Here at at least four ways the Surf Excel ad has already won out on the bread and butter strategy of digital analytics, no matter what the exact return on investment specifications of the media planners are:
- Dominate Rank 0 in addition to Rank 1 and 2 on organic search.
- ‘Newsjack’ the day’s Page One headlines.
- Drive authoritative backlinks for the brand.
- Create the underlying traffic surge now that can turbocharge paid ads at a later date.
Douglas Holt wrote in his bestseller Cultural Strategy about how retail brands prosper from the art of well timed cultural expression. “When people find symbolic and social value in a brand’s cultural expression they tend to perceive that the brand provides better functionality, is higher quality, and is more trustworthy. Companies are trusted. Functional benefits are social constructs, not objective facts as assumed by economists and engineers.”
So, what does the term negative publicity mean for brands who provoke a firestorm of reactions? Well, opinions are cheap, measuring the patchwork quilt of these opinions across platforms is a far harder and more rewarding too. Brands that take measurement seriously grade comments, posts, reviews and any property that customers add to owned media (the ad, in this case) on a curve. Brand advocates’ posts matter, trolls not so much.
Time and again, we have seen how a brands’ most loyal customers have been the first to rise up when a brand they love get enmeshed in controversy. Creating that brand love is a passive task. Starbucks, Spotify, nearly every big shop has to deal with bad press. Brands that keep an “active positive” voice win the day when every interaction with the brand has become a real time marketing event.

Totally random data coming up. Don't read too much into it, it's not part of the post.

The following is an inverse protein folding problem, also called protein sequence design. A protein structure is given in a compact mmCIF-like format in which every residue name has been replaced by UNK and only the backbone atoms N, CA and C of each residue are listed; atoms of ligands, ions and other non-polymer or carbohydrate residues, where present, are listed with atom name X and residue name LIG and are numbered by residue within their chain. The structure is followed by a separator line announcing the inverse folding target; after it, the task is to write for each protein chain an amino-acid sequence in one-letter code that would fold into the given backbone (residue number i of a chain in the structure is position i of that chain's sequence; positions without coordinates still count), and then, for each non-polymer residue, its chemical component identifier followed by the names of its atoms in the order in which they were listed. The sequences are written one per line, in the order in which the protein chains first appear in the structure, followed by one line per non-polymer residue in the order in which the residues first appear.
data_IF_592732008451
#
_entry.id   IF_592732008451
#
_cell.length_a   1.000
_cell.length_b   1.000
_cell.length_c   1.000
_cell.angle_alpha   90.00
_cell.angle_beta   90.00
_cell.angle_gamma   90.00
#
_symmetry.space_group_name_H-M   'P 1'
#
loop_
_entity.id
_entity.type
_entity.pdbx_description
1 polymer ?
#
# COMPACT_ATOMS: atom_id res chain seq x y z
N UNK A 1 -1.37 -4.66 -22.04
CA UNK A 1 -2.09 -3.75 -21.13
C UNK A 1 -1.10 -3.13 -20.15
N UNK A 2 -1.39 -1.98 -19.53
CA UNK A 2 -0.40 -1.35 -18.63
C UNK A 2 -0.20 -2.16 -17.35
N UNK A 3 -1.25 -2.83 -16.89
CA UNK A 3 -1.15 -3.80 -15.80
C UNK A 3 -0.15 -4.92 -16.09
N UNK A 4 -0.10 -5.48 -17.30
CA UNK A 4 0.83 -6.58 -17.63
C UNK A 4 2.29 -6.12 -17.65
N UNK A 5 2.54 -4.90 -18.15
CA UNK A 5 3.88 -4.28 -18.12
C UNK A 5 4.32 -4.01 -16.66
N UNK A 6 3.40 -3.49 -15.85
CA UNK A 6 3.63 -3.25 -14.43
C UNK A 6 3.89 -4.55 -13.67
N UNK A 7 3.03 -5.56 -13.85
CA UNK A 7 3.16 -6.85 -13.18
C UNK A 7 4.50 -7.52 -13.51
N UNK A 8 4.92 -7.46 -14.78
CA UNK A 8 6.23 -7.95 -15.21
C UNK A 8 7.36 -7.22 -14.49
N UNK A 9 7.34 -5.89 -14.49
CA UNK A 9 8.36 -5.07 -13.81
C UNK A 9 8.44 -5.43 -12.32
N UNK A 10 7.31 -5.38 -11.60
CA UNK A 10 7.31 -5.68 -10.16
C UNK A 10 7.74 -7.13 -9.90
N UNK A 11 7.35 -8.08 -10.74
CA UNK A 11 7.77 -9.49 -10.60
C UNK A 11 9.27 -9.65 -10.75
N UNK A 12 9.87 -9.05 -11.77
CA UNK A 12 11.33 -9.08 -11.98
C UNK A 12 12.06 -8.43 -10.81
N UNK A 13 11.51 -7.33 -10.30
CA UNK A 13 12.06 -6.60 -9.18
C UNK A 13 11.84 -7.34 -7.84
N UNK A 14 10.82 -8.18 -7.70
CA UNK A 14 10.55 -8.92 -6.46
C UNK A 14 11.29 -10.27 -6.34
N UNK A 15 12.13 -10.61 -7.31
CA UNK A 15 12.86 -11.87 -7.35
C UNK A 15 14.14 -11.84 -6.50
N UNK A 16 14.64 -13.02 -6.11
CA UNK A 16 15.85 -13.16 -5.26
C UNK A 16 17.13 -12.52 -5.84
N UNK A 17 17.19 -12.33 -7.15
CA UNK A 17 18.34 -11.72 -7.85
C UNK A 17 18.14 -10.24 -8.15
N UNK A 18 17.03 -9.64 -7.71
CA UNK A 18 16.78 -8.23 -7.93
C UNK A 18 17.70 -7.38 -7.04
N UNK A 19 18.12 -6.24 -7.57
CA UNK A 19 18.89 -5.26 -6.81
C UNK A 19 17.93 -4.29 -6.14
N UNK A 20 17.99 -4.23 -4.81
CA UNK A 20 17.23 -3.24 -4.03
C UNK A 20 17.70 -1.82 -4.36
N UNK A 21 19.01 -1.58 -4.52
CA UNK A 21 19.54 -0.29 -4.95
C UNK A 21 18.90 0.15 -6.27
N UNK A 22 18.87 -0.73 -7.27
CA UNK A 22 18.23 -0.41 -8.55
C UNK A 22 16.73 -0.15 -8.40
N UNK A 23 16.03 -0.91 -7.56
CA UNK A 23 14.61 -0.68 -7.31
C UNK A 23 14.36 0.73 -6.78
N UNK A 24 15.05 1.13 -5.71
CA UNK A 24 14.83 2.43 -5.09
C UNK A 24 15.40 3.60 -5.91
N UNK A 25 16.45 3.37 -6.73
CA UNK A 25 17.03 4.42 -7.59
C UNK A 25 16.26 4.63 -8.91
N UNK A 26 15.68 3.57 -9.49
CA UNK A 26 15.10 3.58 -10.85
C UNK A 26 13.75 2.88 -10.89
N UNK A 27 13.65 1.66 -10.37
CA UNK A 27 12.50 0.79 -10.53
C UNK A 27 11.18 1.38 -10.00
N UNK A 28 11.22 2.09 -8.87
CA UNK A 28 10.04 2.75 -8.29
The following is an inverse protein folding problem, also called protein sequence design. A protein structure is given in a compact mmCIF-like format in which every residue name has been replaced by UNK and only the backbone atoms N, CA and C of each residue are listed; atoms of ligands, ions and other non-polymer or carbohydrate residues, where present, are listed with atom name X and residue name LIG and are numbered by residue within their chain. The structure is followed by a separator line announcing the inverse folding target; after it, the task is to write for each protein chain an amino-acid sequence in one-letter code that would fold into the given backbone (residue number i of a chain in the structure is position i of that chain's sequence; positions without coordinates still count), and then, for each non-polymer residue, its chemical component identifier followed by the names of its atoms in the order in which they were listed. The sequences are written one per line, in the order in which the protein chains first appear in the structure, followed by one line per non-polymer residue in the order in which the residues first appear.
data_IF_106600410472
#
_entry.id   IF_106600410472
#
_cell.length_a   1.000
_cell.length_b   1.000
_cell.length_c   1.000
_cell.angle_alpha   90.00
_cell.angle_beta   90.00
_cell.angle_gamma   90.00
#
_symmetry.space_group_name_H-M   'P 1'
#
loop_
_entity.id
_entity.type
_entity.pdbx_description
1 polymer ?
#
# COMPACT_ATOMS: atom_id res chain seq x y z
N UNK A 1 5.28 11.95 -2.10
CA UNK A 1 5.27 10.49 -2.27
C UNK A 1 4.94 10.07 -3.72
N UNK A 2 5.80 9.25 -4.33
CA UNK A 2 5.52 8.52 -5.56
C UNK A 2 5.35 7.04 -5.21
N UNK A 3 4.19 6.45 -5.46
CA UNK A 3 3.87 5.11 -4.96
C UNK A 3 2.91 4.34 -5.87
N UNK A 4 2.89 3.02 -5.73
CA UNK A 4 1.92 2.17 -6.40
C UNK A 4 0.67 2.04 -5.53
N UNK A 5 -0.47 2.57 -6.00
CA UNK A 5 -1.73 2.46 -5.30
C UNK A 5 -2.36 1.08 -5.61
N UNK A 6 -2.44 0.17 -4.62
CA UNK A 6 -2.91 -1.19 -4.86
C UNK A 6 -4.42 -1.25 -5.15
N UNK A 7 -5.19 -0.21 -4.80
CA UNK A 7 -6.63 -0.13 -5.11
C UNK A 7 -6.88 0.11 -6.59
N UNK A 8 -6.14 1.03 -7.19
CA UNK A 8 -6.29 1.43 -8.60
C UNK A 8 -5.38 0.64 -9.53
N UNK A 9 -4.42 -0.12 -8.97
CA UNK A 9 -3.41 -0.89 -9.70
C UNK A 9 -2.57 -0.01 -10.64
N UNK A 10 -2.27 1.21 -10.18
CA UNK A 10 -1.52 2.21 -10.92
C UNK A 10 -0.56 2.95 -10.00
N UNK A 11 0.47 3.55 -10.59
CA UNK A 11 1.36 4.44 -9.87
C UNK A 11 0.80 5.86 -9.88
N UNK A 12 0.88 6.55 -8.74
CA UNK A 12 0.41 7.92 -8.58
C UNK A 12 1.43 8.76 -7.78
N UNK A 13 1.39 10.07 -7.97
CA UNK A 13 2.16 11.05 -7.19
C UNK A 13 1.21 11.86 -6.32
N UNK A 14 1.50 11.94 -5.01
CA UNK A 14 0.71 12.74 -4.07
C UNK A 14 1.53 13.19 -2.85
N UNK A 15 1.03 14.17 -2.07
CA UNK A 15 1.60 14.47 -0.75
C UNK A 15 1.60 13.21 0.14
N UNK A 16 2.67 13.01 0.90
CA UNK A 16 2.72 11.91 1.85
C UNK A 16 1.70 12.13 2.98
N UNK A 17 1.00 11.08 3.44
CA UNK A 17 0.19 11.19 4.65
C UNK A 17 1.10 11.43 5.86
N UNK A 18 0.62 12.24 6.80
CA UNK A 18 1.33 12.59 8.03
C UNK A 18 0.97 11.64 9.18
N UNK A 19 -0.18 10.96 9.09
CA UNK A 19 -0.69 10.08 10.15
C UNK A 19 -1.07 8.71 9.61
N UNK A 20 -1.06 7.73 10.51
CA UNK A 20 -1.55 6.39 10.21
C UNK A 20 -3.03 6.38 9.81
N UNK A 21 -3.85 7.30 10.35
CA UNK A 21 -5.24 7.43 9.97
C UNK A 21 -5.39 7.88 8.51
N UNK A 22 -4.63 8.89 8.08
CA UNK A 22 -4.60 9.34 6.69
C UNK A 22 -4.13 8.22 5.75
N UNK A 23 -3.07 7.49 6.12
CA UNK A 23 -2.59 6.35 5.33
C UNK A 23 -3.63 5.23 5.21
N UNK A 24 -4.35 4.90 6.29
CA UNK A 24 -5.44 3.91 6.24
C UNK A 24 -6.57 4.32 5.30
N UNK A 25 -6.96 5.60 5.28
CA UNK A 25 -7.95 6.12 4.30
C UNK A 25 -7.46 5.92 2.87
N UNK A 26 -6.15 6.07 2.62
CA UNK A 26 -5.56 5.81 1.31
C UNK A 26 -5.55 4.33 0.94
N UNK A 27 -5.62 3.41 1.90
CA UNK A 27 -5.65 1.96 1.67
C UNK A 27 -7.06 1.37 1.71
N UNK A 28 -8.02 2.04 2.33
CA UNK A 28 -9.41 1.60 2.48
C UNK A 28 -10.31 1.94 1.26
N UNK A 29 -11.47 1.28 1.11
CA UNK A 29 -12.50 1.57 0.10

What an armchair critic calls negative publicity could actually turn out to be valuable first party data for brands which place enormous value on non-anonymous personally identifiable information (PII) such as email IDs, social handles and so on, which gives them a terrific view of who's on the other side and the context in which they are engaging.
Bad stuff happens to brands all the time. Starbucks, an iconic American brand, got a lot of heat last year when its staff called the cops on two customers in what became labelled as a racist incident. Long ago, rumours spread that there were worms in McDonald's famous cheeseburgers. Does it hurt the brand? In the short term, yes, maybe but that's a limited view in the wider arc of what brands mean to people and the associative network of memories that we recall when we think of those brands.
Throughout history, brands' cultural expressions have spanned the wide arc of ideology, myth and cultural codes. Those who got it right have given us a compass to measure our place within society, what we should stand for and what we must despise. Today's marketing technology industry, with 5,000 plus tools, can measure that too.